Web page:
How To Install Apache On Raspberry Pi (Ultimate Guide)

How To Install Apache On Raspberry Pi (Ultimate Guide)

Apache is among the most popular web servers that are available for Raspberry Pi. Overall, this web server actually makes up 44% of all the servers in the world!

Alone, this web server can serve HTML files over HTTPS and HTTP web protocols. It can serve dynamic content with various additional modules, like PHP, giving users great experiences.

In this article, we are going to cover everything you need to know about installing Apache on your Raspberry Pi, and also set it up fully.

How To Install Apache On Raspberry Pi

If you decide that you want to go ahead with installing Apache on your Raspberry Pi, great! Just know that we will not be covering how to set up MYSQL, PHPMyAdmin, or WordPress on your Raspberry Pi in this article – these will be covered in other posts.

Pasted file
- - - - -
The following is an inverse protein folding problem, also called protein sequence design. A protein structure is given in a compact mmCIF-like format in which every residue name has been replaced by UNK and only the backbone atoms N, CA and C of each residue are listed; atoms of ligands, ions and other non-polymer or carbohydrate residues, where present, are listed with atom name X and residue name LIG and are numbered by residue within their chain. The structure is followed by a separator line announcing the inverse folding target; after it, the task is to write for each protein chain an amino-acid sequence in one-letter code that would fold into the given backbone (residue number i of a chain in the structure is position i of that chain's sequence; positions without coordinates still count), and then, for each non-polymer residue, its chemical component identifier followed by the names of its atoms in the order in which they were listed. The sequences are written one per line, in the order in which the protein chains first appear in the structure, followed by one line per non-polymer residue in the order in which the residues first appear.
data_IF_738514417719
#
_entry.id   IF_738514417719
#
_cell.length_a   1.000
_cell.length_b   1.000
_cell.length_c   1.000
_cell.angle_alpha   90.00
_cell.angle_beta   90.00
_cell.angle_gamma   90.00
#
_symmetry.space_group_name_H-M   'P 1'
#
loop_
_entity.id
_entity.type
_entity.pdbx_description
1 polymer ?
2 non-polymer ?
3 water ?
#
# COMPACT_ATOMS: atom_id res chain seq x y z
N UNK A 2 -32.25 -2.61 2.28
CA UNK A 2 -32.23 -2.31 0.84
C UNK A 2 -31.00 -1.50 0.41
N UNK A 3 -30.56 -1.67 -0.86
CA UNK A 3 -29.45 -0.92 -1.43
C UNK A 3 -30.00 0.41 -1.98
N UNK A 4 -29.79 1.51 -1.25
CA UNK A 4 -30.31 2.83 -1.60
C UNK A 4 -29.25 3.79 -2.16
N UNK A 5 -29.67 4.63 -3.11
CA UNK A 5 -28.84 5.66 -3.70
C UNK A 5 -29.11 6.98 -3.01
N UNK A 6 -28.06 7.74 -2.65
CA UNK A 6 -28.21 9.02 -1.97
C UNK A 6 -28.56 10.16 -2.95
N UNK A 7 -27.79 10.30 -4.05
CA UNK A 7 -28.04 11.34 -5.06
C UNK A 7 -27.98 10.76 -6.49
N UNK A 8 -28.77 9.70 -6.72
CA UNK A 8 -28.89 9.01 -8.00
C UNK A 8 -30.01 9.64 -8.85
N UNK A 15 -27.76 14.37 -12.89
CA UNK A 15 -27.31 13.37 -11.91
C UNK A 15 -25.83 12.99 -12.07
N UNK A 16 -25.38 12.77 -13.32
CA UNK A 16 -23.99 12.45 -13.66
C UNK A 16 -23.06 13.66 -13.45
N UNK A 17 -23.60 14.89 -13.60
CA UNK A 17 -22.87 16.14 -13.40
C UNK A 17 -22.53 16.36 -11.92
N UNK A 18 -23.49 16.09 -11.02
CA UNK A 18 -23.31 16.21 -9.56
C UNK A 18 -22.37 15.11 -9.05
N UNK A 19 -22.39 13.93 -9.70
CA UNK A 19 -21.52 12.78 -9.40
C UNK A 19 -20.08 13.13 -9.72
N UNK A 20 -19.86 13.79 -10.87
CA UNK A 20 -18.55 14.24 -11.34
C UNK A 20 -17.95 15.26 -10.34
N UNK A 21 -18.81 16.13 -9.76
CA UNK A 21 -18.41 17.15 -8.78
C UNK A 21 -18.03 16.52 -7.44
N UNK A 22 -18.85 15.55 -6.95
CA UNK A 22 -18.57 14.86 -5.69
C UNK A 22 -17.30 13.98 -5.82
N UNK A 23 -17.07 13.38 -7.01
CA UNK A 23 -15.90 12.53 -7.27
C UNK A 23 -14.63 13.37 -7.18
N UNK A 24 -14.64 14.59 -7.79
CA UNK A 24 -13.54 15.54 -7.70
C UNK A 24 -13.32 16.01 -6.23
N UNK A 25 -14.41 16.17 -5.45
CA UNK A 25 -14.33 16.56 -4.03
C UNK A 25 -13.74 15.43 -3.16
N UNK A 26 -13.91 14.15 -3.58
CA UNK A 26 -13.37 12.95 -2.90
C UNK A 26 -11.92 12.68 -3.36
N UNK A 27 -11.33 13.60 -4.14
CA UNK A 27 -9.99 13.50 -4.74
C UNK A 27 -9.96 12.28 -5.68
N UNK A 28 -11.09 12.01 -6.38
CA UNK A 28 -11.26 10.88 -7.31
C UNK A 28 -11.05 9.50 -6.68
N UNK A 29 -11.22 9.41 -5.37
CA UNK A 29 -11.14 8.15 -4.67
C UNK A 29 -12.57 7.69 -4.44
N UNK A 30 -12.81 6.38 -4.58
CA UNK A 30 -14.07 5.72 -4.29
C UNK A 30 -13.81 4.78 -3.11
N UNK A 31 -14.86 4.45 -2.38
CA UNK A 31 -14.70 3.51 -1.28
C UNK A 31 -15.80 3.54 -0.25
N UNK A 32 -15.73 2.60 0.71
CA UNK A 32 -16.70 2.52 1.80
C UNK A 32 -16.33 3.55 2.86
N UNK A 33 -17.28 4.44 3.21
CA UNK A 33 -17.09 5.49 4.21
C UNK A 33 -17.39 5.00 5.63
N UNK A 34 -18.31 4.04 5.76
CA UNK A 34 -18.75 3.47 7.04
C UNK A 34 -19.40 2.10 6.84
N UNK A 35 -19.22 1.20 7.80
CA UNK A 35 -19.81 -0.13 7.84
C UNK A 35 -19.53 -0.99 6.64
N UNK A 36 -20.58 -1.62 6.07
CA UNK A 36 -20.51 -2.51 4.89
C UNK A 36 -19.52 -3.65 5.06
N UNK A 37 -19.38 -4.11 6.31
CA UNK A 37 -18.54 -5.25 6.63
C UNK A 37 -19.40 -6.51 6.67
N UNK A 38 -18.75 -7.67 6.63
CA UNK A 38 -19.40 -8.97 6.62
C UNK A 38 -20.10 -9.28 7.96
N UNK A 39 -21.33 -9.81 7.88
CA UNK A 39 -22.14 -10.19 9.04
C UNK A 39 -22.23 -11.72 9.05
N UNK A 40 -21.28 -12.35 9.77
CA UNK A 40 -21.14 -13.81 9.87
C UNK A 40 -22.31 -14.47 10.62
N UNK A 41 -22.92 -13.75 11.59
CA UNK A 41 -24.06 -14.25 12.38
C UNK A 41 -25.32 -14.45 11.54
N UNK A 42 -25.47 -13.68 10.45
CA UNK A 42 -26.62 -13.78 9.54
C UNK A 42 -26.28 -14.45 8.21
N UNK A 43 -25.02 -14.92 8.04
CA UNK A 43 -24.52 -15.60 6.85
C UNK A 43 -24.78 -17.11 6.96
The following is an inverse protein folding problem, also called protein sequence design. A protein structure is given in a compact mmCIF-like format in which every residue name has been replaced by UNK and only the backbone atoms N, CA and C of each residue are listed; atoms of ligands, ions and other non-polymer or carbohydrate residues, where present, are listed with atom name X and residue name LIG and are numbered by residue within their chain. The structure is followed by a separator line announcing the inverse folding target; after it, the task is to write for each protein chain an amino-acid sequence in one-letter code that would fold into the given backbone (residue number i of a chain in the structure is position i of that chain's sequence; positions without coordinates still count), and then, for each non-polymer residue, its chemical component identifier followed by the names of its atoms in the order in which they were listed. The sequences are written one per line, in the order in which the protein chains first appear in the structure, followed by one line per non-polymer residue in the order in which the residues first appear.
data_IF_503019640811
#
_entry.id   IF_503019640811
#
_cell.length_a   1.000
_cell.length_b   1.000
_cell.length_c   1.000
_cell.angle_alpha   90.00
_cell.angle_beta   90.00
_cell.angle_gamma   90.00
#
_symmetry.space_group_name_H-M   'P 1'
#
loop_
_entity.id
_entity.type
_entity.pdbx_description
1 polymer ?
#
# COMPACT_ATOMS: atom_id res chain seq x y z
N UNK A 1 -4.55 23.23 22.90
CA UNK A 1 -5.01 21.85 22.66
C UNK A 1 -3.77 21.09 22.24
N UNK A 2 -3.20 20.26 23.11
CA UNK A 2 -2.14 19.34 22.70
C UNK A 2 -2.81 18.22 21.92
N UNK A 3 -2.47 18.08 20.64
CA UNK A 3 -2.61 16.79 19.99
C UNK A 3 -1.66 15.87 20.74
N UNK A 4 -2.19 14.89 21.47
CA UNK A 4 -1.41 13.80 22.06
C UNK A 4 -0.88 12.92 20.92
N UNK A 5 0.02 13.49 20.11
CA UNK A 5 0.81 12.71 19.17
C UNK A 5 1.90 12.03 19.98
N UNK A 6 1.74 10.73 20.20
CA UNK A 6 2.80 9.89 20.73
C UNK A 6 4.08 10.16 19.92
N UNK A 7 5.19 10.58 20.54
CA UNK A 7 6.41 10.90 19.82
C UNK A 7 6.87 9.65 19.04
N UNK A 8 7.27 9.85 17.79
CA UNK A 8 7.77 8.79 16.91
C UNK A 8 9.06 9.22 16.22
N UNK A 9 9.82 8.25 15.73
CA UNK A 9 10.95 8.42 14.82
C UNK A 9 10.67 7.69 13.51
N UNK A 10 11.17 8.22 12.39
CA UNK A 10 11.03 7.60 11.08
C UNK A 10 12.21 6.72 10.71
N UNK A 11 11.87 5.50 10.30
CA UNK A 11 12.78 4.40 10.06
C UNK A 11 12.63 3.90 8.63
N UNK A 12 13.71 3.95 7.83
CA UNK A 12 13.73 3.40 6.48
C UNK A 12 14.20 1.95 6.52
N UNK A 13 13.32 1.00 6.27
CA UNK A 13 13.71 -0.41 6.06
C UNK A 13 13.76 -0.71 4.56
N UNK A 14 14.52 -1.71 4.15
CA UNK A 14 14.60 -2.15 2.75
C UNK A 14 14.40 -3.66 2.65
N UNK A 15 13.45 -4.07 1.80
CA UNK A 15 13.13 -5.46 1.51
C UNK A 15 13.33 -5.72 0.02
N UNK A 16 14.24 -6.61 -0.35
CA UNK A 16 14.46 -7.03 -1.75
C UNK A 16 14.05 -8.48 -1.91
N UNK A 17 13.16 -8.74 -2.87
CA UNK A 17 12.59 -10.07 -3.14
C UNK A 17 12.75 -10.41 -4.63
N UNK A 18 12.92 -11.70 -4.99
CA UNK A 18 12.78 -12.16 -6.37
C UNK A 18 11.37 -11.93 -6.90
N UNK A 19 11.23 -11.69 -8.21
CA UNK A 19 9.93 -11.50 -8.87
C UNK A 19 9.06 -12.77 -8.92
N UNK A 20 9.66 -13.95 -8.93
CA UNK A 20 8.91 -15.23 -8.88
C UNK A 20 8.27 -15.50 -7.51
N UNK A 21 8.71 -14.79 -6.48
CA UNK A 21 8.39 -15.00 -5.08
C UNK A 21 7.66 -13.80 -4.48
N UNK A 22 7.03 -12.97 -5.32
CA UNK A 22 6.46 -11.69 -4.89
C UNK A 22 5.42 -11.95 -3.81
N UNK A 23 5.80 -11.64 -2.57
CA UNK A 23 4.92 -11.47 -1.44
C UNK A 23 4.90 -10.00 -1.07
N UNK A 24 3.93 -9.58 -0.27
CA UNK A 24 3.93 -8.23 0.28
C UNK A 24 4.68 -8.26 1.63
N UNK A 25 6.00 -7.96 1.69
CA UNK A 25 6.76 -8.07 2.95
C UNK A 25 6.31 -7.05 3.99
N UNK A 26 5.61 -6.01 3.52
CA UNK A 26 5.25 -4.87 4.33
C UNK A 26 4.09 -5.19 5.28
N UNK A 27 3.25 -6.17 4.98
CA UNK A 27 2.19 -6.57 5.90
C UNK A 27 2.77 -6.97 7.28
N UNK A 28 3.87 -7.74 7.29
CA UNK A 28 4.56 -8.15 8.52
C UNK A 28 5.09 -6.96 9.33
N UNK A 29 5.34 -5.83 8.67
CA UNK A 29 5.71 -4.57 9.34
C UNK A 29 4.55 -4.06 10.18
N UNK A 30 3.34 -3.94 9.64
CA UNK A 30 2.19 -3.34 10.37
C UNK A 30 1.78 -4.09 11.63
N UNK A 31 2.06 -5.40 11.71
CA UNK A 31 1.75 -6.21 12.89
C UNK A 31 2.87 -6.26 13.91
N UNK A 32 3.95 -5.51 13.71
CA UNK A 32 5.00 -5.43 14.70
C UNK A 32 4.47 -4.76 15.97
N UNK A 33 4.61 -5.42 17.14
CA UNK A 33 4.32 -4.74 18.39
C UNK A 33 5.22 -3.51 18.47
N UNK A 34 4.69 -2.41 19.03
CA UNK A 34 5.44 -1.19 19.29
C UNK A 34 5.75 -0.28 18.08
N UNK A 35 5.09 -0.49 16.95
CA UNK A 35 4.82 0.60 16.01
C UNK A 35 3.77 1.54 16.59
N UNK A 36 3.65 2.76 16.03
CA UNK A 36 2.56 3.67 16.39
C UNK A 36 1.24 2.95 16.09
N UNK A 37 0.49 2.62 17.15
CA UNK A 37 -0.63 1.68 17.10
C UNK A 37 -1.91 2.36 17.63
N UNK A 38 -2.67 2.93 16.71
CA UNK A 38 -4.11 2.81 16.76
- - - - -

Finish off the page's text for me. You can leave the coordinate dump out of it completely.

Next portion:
Let’s get started with installing Apache.

What You Will Need

To get the job done, you are going to need the following pieces of equipment:

Additional equipment you might want to source to make your life easier include the following:

The Steps

1. Make Sure The Package List Is Up-To-Date

Before you can even think about installing Apache to your Raspberry Pi, you will need to make sure that the package list is fully up-to-date. This is straightforward and can be done in a moment. 

Run these two commands:

  • sudo apt-get update